SI Vault
 
A roundup of the sports information of the week
August 31, 1964
BOXING—In a fight that marked the end of 20 years of televised boxing from Madison Square Garden, veteran HENRY HANK, 29, of Detroit held eighth-ranked Light Heavyweight Johnny Persol, 24, of Brooklyn to a 10-round draw.
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August 31, 1964

A Roundup Of The Sports Information Of The Week

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REJECTED: Veteran Australian Swimmer MURRAY ROSE, 25, who earlier this month set a world record of 17:01.8 in the 1,500-meter freestyle, by both the Australian and English Olympic teams. Rose, a winner of four gold medals for Australia in the 1956 and 1960 Games and now studying at USC, was turned down first by his homeland, because he did not compete in the national championships in Sydney, and then by the British, even though he was born in England and claims dual citizenship.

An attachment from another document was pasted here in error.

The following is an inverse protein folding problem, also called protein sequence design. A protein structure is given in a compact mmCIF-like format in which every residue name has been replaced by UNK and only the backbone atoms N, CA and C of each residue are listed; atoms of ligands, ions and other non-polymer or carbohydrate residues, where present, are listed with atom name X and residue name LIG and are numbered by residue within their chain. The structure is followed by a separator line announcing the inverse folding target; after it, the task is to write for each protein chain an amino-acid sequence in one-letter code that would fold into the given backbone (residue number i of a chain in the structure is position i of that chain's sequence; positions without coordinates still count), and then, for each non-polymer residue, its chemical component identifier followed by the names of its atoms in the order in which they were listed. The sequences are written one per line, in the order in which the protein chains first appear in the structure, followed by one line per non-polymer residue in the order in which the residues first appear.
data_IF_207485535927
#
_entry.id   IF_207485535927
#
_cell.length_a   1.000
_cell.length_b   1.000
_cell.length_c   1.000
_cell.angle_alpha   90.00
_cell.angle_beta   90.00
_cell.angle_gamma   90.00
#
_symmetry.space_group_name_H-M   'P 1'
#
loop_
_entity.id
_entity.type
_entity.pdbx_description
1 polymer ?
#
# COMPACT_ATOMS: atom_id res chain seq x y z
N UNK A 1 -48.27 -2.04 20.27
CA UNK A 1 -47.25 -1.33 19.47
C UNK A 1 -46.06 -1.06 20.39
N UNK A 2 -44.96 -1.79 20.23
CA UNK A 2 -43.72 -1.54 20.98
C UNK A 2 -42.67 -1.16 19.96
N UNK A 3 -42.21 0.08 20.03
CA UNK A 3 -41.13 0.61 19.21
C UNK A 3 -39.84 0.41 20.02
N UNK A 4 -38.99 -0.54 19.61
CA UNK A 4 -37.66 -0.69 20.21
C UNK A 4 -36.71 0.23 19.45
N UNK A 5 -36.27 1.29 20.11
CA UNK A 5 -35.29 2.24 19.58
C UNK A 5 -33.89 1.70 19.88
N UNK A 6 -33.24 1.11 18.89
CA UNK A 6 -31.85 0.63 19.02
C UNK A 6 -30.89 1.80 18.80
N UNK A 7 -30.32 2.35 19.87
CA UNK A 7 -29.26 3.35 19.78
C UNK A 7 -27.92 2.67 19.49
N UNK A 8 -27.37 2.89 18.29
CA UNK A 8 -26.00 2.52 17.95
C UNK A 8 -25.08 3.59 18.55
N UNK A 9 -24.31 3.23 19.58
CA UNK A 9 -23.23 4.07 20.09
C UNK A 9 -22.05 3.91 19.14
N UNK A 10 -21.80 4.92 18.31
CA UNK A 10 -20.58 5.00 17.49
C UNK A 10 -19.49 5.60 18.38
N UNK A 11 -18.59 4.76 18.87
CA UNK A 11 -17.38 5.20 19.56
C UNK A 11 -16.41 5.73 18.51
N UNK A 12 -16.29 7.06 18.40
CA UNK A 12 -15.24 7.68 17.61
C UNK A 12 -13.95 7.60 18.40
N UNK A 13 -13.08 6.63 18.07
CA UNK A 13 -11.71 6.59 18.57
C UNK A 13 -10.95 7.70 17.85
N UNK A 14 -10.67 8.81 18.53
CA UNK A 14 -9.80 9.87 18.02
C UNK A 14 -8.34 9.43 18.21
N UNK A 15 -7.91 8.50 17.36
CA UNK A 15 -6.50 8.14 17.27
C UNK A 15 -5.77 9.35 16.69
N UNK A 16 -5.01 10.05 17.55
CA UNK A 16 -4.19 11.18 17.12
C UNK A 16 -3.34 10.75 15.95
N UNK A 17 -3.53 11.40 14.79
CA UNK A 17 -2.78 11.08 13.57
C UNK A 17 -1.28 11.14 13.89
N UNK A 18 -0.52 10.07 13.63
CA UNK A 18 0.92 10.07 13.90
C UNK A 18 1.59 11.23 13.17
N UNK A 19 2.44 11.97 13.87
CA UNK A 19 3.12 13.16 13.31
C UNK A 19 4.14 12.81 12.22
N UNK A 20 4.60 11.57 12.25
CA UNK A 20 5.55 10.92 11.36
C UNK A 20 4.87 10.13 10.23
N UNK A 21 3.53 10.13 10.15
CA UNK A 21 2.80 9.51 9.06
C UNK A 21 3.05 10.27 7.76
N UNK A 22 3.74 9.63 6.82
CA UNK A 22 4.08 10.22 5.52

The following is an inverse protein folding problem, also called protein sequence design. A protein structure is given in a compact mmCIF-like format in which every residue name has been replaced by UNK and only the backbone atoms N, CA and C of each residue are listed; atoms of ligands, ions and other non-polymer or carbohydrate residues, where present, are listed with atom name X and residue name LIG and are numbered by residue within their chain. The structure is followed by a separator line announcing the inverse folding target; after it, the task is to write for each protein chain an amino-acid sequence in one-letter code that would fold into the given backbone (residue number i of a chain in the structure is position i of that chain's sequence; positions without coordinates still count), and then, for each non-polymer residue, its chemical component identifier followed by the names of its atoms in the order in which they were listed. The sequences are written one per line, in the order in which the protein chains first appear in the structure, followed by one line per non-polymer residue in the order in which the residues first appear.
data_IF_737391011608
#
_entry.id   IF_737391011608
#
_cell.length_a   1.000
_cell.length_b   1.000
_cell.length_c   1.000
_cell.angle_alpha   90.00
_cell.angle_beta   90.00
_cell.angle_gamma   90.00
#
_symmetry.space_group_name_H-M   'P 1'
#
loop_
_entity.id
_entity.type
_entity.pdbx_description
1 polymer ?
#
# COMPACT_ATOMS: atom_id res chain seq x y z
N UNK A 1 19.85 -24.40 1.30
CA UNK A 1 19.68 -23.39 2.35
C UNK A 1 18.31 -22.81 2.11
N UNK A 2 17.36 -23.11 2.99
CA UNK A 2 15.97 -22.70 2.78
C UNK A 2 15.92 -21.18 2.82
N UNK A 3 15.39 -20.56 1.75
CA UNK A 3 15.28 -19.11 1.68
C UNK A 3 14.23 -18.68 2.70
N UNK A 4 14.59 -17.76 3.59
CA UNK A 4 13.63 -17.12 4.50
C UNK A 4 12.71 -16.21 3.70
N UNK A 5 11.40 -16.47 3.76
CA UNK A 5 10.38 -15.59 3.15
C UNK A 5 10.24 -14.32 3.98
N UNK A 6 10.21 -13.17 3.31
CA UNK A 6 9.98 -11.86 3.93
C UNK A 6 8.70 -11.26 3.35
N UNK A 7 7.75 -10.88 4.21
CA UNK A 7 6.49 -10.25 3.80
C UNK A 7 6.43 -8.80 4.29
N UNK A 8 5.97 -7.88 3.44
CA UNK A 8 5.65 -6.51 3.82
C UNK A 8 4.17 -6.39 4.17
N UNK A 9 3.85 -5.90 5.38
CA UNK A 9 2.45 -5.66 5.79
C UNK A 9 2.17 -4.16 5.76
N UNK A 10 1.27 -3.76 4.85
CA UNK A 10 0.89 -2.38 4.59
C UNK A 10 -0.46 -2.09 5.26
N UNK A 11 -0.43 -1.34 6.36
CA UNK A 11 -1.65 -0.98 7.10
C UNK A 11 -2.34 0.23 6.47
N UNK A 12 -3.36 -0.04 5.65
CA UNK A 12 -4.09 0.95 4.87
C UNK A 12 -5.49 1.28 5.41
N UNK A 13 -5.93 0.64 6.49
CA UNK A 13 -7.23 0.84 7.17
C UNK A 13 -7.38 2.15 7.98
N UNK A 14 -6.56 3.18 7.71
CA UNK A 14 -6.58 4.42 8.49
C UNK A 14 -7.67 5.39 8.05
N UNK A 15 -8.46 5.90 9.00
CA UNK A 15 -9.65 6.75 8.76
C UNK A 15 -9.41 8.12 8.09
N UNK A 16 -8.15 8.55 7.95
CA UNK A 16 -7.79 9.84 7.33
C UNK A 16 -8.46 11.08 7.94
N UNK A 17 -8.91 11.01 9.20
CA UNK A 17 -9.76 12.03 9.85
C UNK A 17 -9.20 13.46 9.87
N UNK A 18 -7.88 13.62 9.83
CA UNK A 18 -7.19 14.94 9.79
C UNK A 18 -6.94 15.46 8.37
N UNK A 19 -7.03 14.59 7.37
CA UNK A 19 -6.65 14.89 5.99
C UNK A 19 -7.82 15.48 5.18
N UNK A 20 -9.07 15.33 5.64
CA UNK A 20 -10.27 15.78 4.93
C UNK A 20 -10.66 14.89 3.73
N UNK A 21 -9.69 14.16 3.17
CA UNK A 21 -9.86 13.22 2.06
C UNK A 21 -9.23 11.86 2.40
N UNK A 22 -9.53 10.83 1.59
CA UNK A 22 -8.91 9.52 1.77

TRADED: Hard-running JON ARNETT, 29, an All-League halfback with the Los Angeles Rams in 1958, to the Chicago Bears for Roger Davis, a starting offensive guard with the Bears for four years; Frank Budka, a rookie defensive back; and Joe Wendryhoski, a rookie center from the Canadian League.

DIED: OSCAR (Happy) FELSCH 73, one of the eight Chicago White Sox players banished from baseball as a result of the 1919 World Series Black Sox scandal, of a liver ailment, in a Milwaukee hospital.

DIED: J. L. WILKINSON, 86, the founder of the all-Negro Kansas City Monarchs baseball team, in a Kansas City, Mo. nursing home. Wilkinson's Monarchs helped develop such baseball players as Satchel Paige, Ernie Banks and Jackie Robinson, while Wilkinson himself helped originate night baseball when he used are lights to illuminate playing fields for the traveling Monarchs.

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